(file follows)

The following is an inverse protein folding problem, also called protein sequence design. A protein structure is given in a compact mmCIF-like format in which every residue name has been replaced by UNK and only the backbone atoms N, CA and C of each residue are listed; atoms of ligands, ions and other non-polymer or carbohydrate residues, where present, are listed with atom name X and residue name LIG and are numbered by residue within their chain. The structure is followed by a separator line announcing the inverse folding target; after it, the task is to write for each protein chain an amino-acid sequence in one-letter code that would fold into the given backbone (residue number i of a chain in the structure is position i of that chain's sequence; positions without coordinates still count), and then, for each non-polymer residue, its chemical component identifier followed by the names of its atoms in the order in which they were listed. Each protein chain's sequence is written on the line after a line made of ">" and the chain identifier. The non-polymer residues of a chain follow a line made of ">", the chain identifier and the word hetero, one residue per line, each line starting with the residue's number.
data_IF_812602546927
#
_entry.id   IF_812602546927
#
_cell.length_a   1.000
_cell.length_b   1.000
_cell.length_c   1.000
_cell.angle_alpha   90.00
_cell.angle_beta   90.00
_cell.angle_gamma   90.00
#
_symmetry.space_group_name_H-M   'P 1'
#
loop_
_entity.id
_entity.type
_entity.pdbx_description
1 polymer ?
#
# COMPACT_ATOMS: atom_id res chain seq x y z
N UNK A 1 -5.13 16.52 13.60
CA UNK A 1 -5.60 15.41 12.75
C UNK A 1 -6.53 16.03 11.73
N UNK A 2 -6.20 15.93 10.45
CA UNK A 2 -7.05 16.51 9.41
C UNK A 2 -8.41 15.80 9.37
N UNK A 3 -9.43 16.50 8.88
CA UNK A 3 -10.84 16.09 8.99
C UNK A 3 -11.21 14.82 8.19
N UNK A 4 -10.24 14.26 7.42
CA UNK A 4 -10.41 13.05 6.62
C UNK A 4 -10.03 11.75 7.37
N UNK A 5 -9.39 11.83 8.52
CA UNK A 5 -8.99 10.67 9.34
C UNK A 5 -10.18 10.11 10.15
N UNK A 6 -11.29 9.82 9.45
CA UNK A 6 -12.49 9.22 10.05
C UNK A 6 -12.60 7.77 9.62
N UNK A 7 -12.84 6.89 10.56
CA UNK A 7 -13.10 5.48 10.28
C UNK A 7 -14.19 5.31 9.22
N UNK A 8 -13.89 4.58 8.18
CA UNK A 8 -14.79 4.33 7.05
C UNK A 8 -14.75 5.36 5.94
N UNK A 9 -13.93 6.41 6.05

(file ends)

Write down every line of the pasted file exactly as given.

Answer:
The following is an inverse protein folding problem, also called protein sequence design. A protein structure is given in a compact mmCIF-like format in which every residue name has been replaced by UNK and only the backbone atoms N, CA and C of each residue are listed; atoms of ligands, ions and other non-polymer or carbohydrate residues, where present, are listed with atom name X and residue name LIG and are numbered by residue within their chain. The structure is followed by a separator line announcing the inverse folding target; after it, the task is to write for each protein chain an amino-acid sequence in one-letter code that would fold into the given backbone (residue number i of a chain in the structure is position i of that chain's sequence; positions without coordinates still count), and then, for each non-polymer residue, its chemical component identifier followed by the names of its atoms in the order in which they were listed. Each protein chain's sequence is written on the line after a line made of ">" and the chain identifier. The non-polymer residues of a chain follow a line made of ">", the chain identifier and the word hetero, one residue per line, each line starting with the residue's number.
data_IF_812602546927
#
_entry.id   IF_812602546927
#
_cell.length_a   1.000
_cell.length_b   1.000
_cell.length_c   1.000
_cell.angle_alpha   90.00
_cell.angle_beta   90.00
_cell.angle_gamma   90.00
#
_symmetry.space_group_name_H-M   'P 1'
#
loop_
_entity.id
_entity.type
_entity.pdbx_description
1 polymer ?
#
# COMPACT_ATOMS: atom_id res chain seq x y z
N UNK A 1 -5.13 16.52 13.60
CA UNK A 1 -5.60 15.41 12.75
C UNK A 1 -6.53 16.03 11.73
N UNK A 2 -6.20 15.93 10.45
CA UNK A 2 -7.05 16.51 9.41
C UNK A 2 -8.41 15.80 9.37
N UNK A 3 -9.43 16.50 8.88
CA UNK A 3 -10.84 16.09 8.99
C UNK A 3 -11.21 14.82 8.19
N UNK A 4 -10.24 14.26 7.42
CA UNK A 4 -10.41 13.05 6.62
C UNK A 4 -10.03 11.75 7.37
N UNK A 5 -9.39 11.83 8.52
CA UNK A 5 -8.99 10.67 9.34
C UNK A 5 -10.18 10.11 10.15
N UNK A 6 -11.29 9.82 9.45
CA UNK A 6 -12.49 9.22 10.05
C UNK A 6 -12.60 7.77 9.62
N UNK A 7 -12.84 6.89 10.56
CA UNK A 7 -13.10 5.48 10.28
C UNK A 7 -14.19 5.31 9.22
N UNK A 8 -13.89 4.58 8.18
CA UNK A 8 -14.79 4.33 7.05
C UNK A 8 -14.75 5.36 5.94
N UNK A 9 -13.93 6.41 6.05